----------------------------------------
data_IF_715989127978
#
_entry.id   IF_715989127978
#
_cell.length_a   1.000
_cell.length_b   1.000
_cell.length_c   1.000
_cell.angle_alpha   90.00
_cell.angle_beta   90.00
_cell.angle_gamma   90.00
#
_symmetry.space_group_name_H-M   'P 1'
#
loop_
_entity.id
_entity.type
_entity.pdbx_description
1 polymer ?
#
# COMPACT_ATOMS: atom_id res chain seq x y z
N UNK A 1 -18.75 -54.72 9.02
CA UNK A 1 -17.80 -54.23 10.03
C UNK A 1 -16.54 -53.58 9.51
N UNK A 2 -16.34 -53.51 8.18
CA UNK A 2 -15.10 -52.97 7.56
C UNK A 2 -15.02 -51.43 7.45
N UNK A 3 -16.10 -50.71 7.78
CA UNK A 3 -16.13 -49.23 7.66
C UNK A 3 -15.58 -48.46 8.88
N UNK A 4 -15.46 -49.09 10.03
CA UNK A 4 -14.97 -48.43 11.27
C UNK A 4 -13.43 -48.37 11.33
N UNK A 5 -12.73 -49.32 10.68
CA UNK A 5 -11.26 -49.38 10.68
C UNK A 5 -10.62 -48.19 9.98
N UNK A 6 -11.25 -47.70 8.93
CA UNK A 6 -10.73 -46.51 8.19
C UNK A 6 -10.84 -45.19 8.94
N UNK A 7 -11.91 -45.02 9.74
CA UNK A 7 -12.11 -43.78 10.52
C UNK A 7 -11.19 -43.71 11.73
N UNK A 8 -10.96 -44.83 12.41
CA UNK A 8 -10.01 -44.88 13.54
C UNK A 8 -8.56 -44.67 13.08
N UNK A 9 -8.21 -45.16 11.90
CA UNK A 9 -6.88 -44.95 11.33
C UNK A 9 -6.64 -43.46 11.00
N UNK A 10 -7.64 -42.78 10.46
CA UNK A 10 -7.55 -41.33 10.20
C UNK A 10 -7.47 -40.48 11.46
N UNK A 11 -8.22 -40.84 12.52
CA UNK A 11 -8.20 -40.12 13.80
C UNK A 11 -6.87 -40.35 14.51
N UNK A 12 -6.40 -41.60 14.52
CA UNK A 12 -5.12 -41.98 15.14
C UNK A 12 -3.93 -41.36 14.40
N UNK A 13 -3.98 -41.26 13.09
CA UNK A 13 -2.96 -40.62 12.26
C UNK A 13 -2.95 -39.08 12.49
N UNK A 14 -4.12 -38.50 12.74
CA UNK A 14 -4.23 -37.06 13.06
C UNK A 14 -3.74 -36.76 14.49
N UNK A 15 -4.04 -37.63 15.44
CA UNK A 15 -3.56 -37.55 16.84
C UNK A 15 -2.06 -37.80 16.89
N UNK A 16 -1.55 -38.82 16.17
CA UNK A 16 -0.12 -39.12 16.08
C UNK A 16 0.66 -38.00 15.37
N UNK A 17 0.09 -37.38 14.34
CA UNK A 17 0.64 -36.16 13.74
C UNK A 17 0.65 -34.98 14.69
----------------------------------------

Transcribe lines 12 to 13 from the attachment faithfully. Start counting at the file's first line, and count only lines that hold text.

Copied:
_symmetry.space_group_name_H-M   'P 1'
#